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The Future of Continuing Education

The EvoLLLution | The Future of Continuing Education
There are significant opportunities for continuing education to serve adults looking to invest in their own personal and professional development as the labor market becomes increasingly competitive and knowledge-based.

Three macro forces are coming together to keep the need for continuing education before us for the foreseeable future. These are:

1. Global competition;

2. An accelerating pace of change; and

3. A decline in the period of knowledge relevance, especially in areas of technology.

To consider these individually, we only need to look at the morning news to see how integrated the world’s economy has become. With this have come competitive pressures to attract and retain new customers for goods and services. Those able to provide greater quality at less cost, while satisfying overall demand, are the likely “winners,” in terms of market dominance, and in an individual worker’s job security.

As we look back over the past three or four decades, we quickly see much that has changed. Additionally, most would agree that the pace of change, enhanced by various technological creations, has increased. The evolution of the internet, and its ubiquitous presence in our lives, is but one example.

With fast-paced global change and an abundance of new ways to communicate, we find ourselves drowning in a sea of information, much of it going undigested. It has been noted that those who grew to maturity in the last century were exposed to less written or broadcast information over their lifetimes than we typically see today in less than a month.

The intersection of these three forces is where future professional continuing education will reside. American workers will increasingly see that their ability to compete, both internationally and domestically, will be dependent upon their knowledge and skill base, and the frequency with which they are updated.

With acceleration in the pace of change comes a need to evolve and adapt to that which replaces the familiar. Again, new knowledge and skills are needed to just keep up in highly specialized and/or technical arenas.

Similarly, as new knowledge is created or discovered, here too will be the challenging task of staying current. The “shelf life” of much that is known grows shorter and shorter, in an increasing number of fields. For example, those savvy in cyberattack defense today can expect that half, or more, of what they know will be irrelevant in a matter of months, if not weeks.

Adult professionals seeking to maintain currency in a particular field, as well as those seeking either a new position or a promotion, will need to seriously engage in lifelong learning as a way to assure continued competency and competitiveness.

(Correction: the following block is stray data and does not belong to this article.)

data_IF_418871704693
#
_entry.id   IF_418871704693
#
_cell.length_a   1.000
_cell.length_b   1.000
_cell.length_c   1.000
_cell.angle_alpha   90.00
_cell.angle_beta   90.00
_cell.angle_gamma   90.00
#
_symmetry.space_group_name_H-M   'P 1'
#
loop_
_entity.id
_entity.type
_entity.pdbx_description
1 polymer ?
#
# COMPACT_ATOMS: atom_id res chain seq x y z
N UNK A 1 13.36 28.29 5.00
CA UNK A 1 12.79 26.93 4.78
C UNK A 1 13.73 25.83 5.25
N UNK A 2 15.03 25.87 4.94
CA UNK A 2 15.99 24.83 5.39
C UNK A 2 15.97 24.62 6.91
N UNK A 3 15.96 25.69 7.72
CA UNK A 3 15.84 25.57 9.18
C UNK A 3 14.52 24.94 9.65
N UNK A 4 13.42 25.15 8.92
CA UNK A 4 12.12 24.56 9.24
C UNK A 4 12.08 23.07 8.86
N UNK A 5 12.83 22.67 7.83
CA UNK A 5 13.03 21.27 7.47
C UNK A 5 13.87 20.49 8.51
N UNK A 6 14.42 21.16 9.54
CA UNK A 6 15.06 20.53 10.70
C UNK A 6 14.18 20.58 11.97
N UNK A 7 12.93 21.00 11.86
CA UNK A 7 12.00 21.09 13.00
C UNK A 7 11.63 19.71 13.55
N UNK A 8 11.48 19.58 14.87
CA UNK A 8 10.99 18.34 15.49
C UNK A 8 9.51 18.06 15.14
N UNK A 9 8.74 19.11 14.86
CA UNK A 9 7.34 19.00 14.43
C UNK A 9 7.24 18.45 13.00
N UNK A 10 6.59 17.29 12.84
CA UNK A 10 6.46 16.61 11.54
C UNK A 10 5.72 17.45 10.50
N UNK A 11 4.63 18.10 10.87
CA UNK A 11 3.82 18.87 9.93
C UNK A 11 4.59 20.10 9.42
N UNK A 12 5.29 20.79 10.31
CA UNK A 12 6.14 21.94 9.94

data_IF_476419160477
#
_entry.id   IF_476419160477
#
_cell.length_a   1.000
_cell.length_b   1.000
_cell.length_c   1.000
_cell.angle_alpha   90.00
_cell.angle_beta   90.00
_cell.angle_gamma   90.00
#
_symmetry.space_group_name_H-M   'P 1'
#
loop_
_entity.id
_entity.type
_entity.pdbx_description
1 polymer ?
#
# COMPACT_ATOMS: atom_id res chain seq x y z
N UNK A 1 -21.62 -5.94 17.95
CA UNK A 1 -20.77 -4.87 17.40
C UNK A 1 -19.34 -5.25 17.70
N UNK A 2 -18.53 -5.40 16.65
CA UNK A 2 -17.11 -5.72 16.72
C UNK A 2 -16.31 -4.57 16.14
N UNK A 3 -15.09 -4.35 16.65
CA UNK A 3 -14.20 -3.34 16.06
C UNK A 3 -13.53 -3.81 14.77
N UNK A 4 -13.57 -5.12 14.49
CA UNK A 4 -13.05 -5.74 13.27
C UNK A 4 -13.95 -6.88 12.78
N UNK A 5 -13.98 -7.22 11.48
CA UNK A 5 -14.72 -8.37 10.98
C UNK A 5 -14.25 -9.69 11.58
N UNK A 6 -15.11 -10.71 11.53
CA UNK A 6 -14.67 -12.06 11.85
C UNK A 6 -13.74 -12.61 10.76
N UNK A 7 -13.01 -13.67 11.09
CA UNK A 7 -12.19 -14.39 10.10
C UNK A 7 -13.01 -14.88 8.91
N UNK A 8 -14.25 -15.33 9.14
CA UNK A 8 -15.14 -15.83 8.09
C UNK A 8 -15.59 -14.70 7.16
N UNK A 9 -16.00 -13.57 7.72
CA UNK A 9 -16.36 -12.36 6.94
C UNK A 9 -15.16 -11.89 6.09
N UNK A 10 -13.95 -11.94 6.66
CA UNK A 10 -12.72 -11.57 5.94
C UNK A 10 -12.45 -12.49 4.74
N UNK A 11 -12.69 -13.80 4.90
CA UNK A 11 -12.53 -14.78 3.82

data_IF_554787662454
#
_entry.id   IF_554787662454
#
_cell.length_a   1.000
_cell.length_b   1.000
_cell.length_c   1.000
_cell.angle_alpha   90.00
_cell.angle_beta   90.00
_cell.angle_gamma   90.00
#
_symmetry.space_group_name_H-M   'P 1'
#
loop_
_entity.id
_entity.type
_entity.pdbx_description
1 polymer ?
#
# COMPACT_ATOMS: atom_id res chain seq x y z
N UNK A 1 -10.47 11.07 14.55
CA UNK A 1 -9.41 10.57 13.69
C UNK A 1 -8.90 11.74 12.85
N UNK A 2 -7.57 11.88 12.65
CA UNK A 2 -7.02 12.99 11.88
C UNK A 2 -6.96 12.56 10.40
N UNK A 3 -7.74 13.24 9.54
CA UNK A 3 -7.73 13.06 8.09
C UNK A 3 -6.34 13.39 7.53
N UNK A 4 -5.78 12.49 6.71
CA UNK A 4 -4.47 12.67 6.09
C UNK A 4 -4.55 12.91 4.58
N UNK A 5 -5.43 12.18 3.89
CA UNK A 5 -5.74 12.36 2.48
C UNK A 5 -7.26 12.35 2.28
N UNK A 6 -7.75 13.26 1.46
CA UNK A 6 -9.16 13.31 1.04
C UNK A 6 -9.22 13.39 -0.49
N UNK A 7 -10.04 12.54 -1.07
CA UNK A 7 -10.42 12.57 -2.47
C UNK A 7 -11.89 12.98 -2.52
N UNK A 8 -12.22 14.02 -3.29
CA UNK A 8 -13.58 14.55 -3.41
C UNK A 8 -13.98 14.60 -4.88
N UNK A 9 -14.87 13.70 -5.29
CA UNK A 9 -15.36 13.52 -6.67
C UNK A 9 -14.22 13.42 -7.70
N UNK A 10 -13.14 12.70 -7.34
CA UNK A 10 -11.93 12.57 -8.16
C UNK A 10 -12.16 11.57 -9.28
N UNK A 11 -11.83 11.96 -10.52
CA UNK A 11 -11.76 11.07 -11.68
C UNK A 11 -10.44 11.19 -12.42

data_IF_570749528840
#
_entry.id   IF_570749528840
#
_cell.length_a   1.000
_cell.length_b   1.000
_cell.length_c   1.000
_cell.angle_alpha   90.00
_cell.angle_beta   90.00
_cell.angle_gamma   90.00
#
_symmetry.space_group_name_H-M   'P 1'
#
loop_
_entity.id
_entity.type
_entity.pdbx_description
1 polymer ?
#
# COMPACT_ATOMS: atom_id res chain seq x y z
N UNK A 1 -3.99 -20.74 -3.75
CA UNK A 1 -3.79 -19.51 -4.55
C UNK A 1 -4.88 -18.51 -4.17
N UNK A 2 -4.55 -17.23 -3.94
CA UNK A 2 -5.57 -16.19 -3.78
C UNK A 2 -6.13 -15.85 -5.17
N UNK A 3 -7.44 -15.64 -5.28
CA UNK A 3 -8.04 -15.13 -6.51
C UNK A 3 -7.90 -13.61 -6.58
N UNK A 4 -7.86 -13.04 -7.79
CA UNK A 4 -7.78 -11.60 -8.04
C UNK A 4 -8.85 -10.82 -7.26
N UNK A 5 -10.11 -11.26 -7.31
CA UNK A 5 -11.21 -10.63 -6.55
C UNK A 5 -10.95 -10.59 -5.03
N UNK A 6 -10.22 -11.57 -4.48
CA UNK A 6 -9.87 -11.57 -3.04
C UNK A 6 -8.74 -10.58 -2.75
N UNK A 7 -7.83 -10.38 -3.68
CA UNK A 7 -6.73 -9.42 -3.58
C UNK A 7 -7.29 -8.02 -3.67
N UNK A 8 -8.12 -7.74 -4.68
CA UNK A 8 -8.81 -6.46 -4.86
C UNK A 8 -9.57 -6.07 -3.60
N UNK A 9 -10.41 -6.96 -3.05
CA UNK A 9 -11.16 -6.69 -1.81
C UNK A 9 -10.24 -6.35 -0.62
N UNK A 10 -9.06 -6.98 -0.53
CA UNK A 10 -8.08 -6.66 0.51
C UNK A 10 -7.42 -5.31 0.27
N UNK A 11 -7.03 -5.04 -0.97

One of the challenges for continuing higher education of the future will not be whether there is demand, but rather its ability to meet complex needs which are coming quickly and demanding relevant updates.

The greatest existential threats to continuing higher education will come from provider ability to see emerging needs, to develop programs to a sufficient level of specificity and relevance, and to promote and deliver quickly, efficiently and at an attractive price.

If the existing networks of college/university providers cannot meet these challenges, (and many cannot) change will befall them in ways that will threaten their short- and long-term viability.

Extended education has long placed a premium on administrators who understand how to generate a surplus. These will need to be joined in the future by those with expertise reading industry trends (needs), assembling relevant programs (content) and making potential audiences aware of offering existence (marketing).

For those not comfortable with such a fast-paced and competitively cut-throat business, there will be other options. Learning in retirement is a fast-growing offshoot of CE. With baby-boomers returning to college in greater numbers, there are two potential markets to consider: learning as entertainment, and learning for a “phased” retirement. In the first instance, CE offerings will be popular with those seeking social interaction around topics of shared interest. The second niche will provide content helpful to those seeking part-time work as part of a “phased retirement.” Content will need to extend to topics relevant to the phased retiree with an interest in a wide variety of subject matter supportive of part-time employment. These will not be Wal-Mart greeters. Keep in mind, however, that in both cases, CE will be selling to an extremely price-conscious audience. Sponsorships by underwriters interested in this demographic may provide a way to generate greater ROI.

Finally, there is a growing need that is new to most in CE: that of credit aggregation. As individuals increasingly become aware of the learning that occurs outside of a classroom, there is greater opportunity, especially for those in the academy, to aggregate and validate such learning and to determine its place within a degree framework.

Utilizing a variety of new tools, CE units may well employ exams, competency-based education (CBE), and databases of equivalent courses to speed degree completion and reduce its attendant cost.

The future of CE looks bright for those wishing to make the investment in their own skill and knowledge updates, and to understand the complexity of what it will take to be competitive.

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